Mushrooms: they're a bit like Marmite. You either love them, or you hate them. With their grey-ish appearance and sometimes slimy texture, hating them is understandable, and yet, they can taste so delicious, and they have a surprising amount of health benefits. However, not only are they brilliant to eat in your favourite dish, they're also making a name for themselves within the beauty world. Complexion products with mushroom extracts are particularly taking off, but does mushroom skincare actually work?
While mushrooms have been used for many year in certain areas of the world (in traditional Chinese medicine, for one), the West's new-found obsession with them really began when plant-derived skincare started to become popular. In fact, the global mushroom market is expected to increase from $35.08 billion (£28.9 billion) in 2015 to $59.48 billion (£45.5 billion) in 2021, according to Stylist. As a natural ingredient, mushrooms have become increasingly attractive, and they certainly do have a number of benefits that make them even more appealing.
For one, they're excellent at helping protect the skin from pollution, and other environmental aggressors. "Most mushrooms have high antioxidants and contain metabolites that can help fight free radicals,” Tiina Isohanni, vice president of research and development at Lumene told Stylist.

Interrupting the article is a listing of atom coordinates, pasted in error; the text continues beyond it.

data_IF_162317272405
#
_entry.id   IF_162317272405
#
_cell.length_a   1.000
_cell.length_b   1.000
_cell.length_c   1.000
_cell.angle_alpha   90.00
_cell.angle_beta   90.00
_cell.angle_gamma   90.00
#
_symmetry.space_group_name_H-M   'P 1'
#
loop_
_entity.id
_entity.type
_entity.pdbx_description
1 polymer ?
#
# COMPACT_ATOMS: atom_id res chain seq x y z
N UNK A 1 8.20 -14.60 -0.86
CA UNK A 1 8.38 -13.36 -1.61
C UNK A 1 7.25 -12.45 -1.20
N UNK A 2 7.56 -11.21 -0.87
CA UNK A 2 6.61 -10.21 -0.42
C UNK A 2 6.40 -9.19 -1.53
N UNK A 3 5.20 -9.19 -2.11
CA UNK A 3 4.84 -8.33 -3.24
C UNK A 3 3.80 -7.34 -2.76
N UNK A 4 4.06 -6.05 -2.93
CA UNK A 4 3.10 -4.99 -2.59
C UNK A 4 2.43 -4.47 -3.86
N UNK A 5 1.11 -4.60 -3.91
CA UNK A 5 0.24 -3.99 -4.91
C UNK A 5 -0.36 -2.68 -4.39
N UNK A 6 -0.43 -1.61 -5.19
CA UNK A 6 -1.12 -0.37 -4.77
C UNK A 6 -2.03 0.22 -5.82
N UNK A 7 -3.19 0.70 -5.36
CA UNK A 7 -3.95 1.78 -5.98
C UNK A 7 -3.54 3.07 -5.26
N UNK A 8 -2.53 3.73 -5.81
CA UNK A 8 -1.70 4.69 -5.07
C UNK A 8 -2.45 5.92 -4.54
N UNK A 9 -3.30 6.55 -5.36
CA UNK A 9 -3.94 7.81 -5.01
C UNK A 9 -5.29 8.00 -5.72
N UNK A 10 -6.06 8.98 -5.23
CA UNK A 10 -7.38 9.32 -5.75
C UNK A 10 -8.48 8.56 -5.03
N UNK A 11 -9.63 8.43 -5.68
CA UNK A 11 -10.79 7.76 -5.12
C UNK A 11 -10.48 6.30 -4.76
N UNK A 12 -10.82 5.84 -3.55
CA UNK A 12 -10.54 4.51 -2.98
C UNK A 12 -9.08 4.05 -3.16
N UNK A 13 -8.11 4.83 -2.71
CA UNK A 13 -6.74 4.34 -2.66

“Others reduce melanin content and inhibit tyrosinase activity (melanin production), which helps brighten skin and fade dark spots, and many have anti-inflammatory properties," she continued. "They’re also high in vitamin D, which is essential in supporting the skin’s immune system.”
So in short, they also help to brighten dull skin and aid pigmentation, as well as soothe stressed-out skin. Impressive, huh?
There are numerous types of mushrooms that can be used in skincare. Cordyceps, for example, are popular, while chaga and sheep polypore are also used. You may have also heard of shiitake and reishi being used, both of which encourage cell renewal and increase skin elasticity.
And then there's snow mushroom, which looks set to be the biggest trend in this area for 2020. Snow mushroom (or tremella fuciformis as it is formally known) can hold up to 500 times its weight in water. While this is half the amount hyaluronic acid can hold, the particles in Snow Mushroom are smaller, meaning they can penetrate, and thus hydrate, more effectively.
While this all sounds wonderful, it's important to keep in mind that mushroom's use in skincare is still relatively under researched. "There are very few robust clinical trials showing the benefits of chaga, resihi and cordyceps in skincare," Consultant Dermatologist Dr Anjali Mahto told Women's Health. "They may well prove to be of benefit," she does still add, "but it is still a bit too early to tell."
However, if you are interested in trying out this ingredient for yourself, check out the products below.